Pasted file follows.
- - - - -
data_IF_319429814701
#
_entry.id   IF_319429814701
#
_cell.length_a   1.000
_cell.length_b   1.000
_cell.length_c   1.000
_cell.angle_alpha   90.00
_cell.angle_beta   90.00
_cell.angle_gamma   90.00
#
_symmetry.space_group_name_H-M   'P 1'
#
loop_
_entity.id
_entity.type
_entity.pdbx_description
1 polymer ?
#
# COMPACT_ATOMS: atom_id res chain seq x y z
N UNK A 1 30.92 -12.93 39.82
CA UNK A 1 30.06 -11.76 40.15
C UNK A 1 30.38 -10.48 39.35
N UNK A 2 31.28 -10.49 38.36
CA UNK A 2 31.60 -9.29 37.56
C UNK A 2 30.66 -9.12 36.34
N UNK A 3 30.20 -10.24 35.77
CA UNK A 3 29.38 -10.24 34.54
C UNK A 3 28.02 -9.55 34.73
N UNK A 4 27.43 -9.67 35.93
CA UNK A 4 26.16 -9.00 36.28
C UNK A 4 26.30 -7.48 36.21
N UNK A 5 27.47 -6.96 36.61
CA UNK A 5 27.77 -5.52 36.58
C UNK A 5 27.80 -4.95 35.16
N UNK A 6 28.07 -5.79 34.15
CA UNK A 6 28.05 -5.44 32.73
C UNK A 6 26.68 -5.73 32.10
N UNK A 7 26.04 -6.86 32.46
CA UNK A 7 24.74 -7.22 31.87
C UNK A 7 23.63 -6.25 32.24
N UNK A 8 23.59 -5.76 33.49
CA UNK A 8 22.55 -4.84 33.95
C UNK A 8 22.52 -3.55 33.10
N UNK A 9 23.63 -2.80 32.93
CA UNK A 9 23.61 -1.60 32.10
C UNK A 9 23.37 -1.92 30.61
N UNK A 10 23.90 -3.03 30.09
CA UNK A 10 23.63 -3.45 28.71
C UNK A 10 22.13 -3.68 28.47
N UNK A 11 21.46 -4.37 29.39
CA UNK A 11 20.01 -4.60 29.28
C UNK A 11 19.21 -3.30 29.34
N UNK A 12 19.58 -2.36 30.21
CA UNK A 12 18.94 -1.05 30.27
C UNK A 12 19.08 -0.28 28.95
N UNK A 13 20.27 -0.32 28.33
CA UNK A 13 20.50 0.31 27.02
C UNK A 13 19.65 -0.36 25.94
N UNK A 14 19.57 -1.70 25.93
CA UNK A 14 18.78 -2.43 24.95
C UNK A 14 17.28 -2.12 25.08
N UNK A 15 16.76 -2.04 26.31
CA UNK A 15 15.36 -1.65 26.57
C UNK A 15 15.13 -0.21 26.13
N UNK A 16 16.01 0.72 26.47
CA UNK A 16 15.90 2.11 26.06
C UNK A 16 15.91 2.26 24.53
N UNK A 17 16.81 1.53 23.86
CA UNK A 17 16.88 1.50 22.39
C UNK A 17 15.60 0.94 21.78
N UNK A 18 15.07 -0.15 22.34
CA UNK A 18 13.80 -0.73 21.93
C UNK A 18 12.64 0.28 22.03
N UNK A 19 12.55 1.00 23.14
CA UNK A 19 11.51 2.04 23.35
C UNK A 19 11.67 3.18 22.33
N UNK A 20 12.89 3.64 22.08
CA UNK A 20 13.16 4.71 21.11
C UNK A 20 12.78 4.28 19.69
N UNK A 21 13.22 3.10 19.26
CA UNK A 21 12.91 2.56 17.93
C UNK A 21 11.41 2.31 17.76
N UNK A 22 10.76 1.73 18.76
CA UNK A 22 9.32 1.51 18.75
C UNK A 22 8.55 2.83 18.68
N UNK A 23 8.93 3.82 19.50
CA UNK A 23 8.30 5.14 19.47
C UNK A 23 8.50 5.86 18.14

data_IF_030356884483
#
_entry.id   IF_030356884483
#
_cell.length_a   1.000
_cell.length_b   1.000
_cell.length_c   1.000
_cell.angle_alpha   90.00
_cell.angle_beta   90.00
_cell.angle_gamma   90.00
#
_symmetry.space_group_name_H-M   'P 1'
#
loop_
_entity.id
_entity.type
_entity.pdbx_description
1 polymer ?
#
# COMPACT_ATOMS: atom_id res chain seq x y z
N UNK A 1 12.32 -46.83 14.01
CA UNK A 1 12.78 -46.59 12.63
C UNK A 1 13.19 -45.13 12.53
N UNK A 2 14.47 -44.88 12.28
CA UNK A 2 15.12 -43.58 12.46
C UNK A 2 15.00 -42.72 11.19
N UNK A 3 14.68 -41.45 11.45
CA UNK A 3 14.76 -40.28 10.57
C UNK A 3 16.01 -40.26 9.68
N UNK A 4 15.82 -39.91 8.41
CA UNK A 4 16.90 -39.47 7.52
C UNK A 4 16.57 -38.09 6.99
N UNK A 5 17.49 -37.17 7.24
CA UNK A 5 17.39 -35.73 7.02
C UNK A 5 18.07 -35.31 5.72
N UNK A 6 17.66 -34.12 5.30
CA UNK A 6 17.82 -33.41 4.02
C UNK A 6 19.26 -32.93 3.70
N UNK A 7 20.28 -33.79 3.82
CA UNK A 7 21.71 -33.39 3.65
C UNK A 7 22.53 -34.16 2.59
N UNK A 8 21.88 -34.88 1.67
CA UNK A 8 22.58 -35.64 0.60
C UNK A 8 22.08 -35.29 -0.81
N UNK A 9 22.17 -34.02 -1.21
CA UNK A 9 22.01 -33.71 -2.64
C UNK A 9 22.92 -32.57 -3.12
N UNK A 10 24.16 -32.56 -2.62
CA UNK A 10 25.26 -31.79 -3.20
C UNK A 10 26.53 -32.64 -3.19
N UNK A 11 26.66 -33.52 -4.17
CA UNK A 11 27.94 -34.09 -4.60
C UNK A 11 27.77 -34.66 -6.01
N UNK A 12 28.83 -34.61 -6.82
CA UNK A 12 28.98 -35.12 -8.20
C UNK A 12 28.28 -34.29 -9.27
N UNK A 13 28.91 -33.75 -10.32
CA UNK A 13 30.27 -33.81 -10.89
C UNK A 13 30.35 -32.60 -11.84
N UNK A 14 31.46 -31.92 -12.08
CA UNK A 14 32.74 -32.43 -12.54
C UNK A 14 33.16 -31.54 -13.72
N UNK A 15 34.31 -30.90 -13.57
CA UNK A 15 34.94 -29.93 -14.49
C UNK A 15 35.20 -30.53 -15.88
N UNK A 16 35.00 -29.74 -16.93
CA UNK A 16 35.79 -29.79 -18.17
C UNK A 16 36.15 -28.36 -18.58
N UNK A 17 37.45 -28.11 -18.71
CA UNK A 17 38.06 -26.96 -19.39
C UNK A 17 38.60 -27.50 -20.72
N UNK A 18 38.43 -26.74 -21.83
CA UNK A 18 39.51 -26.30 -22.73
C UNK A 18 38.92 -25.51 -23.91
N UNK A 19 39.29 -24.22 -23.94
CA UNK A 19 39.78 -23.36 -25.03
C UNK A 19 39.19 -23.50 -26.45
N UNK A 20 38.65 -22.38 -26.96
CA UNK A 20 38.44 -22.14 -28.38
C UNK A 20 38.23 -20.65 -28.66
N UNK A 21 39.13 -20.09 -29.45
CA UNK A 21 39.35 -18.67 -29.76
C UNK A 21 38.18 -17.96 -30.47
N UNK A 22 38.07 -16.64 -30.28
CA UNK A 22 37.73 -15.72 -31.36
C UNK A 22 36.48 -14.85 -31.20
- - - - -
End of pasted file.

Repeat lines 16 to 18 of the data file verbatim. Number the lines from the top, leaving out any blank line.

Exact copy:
_entity.type
_entity.pdbx_description
1 polymer ?